Outsourcing: The key to securing higher profits and more affluent clientsArticle added by Don Wilkinson on December 4, 2009
Don Wilkinson

Don Wilkinson

Newport Beach, CA

Joined: August 21, 2010

My Company

Although the term "outsourcing" can carry a negative connotation of going overseas among some circles, in the world of wealth management utilizing outside sources to provide essential services can increase the profitability of the firm as well as attract more affluent clients.

Outsourcing is an essential element with some offices today, because in this era of economic uncertainty where internal costs are rising and assets and revenues are plunging, utilizing outside services can eliminate the necessity of cutting staff and other cost cutting measures.

Says Ed Orazem, president of Fidelity Family Office Services, "Outsourcing is probably the best way for advisors to avoid cutbacks in their operations."

Thus, cutting costs is probably reason one for wealth management firms to outsource more and more services in today's economic climate. When outsourcing elements are introduced into the firm, the advisor can reduce the need to invest in non-core business functions, increasing the opportunity to invest in profit making projects.

Further, outsourcing provides the firm with customized services for less when compared to keeping them in-house. In addition, employee savings can be stabilized in recruitment, supervision, salary, and benefits.

Finally, less dependency can be found with reduced investment in expensive in-house software and technological breakthroughs. In fact, many third party platforms provide complementary CRM systems.

What are some of the outsourcing elements that are a good fit for a family office? The list can be extensive because management operations are geared around the needs of the clients, and no office has the same business model. So, outsourcing becomes open-ended -- from personal client services to professional training of office personnel, etc.

Some of the most common services requested by clients, according to Vogel Consulting, Chicago, in order of most desirable are:
    1. Tax planning and compliance
    2. Estate planning
    3. Investment planning
    4. Manager due diligence
    5. Concierge services
    6. Performance reporting
    7. Risk management
    8. Insurance review
    9. Client meetings and education
    10. Strategic philanthropy and administration
Another example we are seeing is the growth of "collection planning," which could be the subject of another article. Collection planning is the advisor's responsibility for a collection of works of art, sculpture and other assemblage of valuables. The advisor will supervise the collection with insurance coverage, copyright protection, security, gifting and cataloging. This is a $7 trillion business globally, marking the ultra wealthy as prime candidates for this type of service. It's just starting now as a ground floor opportunity.

The core business of the advisor most often remains internal. Most essential, as you might imagine, is the asset management responsibilities for the client, which is key for the firm to maintain control and confidence for the individual client's prime interest. Also, asset management is very necessary for the firm to retain the advisor business.

Outsourcing can lead to greater productivity of wealth management firms by letting them focus on what they are good at -- asset management, financial planning, estate planning and tax planning, as mentioned in a recent article by Gregory Bresiger in Private Wealth.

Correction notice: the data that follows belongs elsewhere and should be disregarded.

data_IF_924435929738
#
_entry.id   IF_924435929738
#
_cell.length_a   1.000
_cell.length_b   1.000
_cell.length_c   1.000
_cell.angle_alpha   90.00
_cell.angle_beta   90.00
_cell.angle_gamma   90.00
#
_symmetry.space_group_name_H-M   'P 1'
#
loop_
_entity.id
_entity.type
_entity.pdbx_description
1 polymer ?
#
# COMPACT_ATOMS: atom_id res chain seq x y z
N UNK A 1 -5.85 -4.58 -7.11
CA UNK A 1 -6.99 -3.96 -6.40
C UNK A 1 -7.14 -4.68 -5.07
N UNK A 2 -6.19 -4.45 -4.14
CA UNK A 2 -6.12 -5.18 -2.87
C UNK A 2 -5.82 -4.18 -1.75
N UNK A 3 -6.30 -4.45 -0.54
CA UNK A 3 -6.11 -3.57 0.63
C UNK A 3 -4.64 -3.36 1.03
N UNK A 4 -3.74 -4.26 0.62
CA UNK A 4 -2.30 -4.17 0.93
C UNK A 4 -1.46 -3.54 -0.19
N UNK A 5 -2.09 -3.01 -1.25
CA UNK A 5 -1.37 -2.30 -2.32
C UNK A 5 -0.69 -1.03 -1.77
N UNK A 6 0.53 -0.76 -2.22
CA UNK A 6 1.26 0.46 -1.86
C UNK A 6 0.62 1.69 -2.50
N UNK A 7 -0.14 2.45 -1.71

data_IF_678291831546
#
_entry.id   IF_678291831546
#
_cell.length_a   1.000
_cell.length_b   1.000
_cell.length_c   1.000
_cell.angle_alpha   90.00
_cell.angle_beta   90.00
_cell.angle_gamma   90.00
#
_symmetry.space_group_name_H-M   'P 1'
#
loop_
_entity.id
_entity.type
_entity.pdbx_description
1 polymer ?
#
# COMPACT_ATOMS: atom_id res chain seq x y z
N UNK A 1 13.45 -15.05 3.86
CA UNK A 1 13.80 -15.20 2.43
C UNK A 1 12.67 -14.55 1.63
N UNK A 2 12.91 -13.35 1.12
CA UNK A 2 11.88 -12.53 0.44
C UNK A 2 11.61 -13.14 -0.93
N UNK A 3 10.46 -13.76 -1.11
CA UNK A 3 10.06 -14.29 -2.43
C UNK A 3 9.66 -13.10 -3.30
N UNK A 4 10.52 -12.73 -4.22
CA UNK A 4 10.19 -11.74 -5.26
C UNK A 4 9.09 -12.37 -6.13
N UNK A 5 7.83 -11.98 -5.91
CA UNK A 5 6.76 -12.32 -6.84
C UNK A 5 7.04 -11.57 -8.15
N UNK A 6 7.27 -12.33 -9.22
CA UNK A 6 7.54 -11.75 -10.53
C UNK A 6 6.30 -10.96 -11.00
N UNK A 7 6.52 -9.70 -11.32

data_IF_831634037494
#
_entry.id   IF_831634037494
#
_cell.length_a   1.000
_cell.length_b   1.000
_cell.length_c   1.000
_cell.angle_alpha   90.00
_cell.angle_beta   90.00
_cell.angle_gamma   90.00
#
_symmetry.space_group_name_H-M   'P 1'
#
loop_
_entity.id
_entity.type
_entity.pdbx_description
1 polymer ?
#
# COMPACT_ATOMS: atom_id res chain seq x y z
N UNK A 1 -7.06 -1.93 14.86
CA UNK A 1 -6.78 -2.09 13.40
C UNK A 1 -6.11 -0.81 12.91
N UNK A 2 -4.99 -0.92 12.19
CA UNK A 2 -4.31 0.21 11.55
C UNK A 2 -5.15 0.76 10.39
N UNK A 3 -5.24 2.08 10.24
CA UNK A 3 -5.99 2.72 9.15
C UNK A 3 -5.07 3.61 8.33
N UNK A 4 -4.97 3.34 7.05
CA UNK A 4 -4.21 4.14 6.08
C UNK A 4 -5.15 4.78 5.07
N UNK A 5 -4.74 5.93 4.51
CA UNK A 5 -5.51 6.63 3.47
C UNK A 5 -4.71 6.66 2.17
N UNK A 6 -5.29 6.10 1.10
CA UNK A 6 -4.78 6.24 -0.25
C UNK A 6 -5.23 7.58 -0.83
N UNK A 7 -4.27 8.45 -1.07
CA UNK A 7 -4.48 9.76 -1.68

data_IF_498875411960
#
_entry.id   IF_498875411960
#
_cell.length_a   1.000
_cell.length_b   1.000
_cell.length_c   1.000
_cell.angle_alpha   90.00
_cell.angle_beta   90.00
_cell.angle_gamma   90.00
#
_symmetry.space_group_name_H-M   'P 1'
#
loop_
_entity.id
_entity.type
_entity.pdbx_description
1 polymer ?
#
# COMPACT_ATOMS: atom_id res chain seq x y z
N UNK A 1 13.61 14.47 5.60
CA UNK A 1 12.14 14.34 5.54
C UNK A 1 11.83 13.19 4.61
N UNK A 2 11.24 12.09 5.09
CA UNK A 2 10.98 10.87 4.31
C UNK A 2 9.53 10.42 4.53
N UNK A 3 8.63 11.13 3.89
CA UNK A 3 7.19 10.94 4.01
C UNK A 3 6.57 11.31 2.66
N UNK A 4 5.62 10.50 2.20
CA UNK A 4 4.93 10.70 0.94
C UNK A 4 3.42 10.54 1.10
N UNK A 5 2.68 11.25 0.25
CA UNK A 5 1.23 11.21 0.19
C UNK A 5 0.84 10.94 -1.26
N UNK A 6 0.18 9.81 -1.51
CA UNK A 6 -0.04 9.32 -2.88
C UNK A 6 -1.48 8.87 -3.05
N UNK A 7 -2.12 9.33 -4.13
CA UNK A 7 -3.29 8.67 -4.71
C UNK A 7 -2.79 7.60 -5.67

In short, the advisor can concentrate on core competencies, while contracting with outside firms offering portfolio measurement (TAMPS), trust accounting, Web site creation, etc.

Outside firms, on the other hand, can offer many types of services that clients want and demand. It is difficult for the advisor to keep a staff on board that is knowledgeable about all the products and services sought by the very wealthy. The wealthy often want services that are not on the agenda of most wealth management advisors and that they are not even capable of providing.

These services could include getting theater tickets for a Broadway show, access to celebrities for teenage daughters, or just walking the dog. For these types of concierge services, the need arises for a boutique firm. In fact, the smaller boutique advisory offices are making inroads in securing high affluent family office clients by offering a variety of such personalized services. This is especially true if the interested party of the family happens to be the woman of the house. Other reasons that very wealthy families are pulling away from the big brokerage houses and banks with their assets include mistrust and looking for boutique wealth management firms that give objective advice.

Further, offering a complete line of services in-house and outside makes a particular office more attractive in securing affluent clients. Thus, outsourcing appears to be here to stay and will grow in the future.

Outsourcing is not without limitations. Delegating too many functions to one provider doing wrong can produce disastrous results with the wealthy and mar a relationship. The economics of doing business has changed all that. For example, outsourcing today is being utilized by 90 percent of family offices nationwide.

So how does a wealth management office determine what services stay in-house and what can be outsourced?

The direction is not one service or function, but remains the discretion of the owners and principals. One thing is certain, however, according to Fidelity executive Ed Orazem: "The wealth management office must always remain the primary financial advisor."

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